In Sportswear, operating income was down more than 60% and the story remains the same. Challenging department store in D2C conditions along with the strategies we're employing to improve future profitability are impacting current results. Finally, contemporary brands saw more than a 50% drop in profitability as the sector remains challenging.
So carrying all this to the bottom line, are reported earnings per share was $0.61 in the first quarter. On a currency neutral basis, EPS was in line with last year's same period. Also to note, we elected to early adopt recent accounting rules related to the tax treatment of equity compensation, a change which yielded about $0.03 of benefit in the current quarter. Regarding our balance sheet, inventories were up 9% of which about half is cold winter product that we are carrying forward to fill demand in the back half of the year. So all in all, very similar story to the fourth quarter.
During the first quarter, we bought 11.3 million shares of our stock for $14 million. There are about 19 million shares remaining under the current authorization, more than enough to accommodate our intent to repurchase about $1 billion of shares in 2016.
Turning now to outlook. There is no change to the full year targets that we detailed on our February call. Revenue, up single-digits, gross margin up 50 basis points, reaching 48.8%. Operating margin at 14.4% and currency neutral EPS up 11% or up 5% on a reported basis against 2015's adjusted EPS of $3.08.
So how should you think about the cadence for the first half in the full year? All in, we are expecting first half revenue to be flat on a reported basis or up at a low-single digit percentage rate currency neutral. Based on what we said in February, reported first half EPS should be $0.95, which is down at a low double-digit range or down low single-digits currency neutral. This reflects continued weakness in Sportswear and Contemporary and our continued investment in our strategic growth drivers, which pressures earnings giving the relatively lower first-half revenues. Recall that the second quarter of 2015 benefited from a lower tax rate related primarily to the settlement of prior year's tax audits worth about $0.02 in EPS.
We continue to expect currency neutral revenue growth in the second half of 2016 to be up at a high single-digit percentage rate with the strongest performance coming in the fourth quarter. And finally, we expect second-half reported EPS to increase at a mid-teen percentage rate or up high teens on a currency neutral basis.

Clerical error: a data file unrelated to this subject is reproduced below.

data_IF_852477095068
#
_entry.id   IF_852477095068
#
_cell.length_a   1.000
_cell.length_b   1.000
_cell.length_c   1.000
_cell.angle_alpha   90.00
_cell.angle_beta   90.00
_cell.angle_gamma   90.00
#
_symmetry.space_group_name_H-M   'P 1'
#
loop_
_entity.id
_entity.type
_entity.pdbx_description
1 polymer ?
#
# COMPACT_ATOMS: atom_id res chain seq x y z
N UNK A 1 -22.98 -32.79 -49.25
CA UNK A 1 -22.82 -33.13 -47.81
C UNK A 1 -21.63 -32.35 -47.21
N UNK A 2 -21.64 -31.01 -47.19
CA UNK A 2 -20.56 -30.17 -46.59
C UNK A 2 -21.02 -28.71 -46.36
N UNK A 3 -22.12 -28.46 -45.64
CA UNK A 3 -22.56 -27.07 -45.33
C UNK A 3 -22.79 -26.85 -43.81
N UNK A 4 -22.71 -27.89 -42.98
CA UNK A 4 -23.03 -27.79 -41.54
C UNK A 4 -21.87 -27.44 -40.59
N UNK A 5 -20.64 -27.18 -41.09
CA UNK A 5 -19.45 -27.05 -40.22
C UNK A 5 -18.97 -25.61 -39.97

In closing, as I stated earlier, our business model provides the operating flexibility necessary to deliver topline growth and profitability despite an uneven retail environment. Our entire team remains steadfastly focused on our strategic growth drivers, including product innovation, consumer engagement, and D2C expansion. This focus, coupled with a healthy balance sheet, powerful brands, a strong operating platform and exceptional execution capabilities give us the confidence to maintain our 2016 outlook and to deliver on our long-term financial targets.
And now with that, we'll turn it back over to the operator, and open up the call for questions.
Thank you. [Operator Instructions] And we'll pause for just a moment to allow everyone an opportunity to signal for questions. And will go first a Michael Binetti with UBS.
Hey, guys, good morning. Congrats. I know is was a tough quarter out there. So I just want to clarify one thing that we're getting questions on this morning on the web - on the cold weather inventory. This really just sounds like it's pack away of some of the hero items like Denali on the North Face side that we really see year after year again. So you chose just not to mark it down and you'll be ordering the same for next Fall. I'm assuming that bolstered your confidence, you'll be able to sell that product without marking it down much in the second half. Am I thinking about that correctly?
You got it exactly right, Michael. Really the story is what we said in February, right? It's the inventory quality is good, we see demand for that in the second half. Now just as a reminder, we'll see that through the first half, right? So it will be the same story in the second quarter, and then by the second half we expect that to normalize.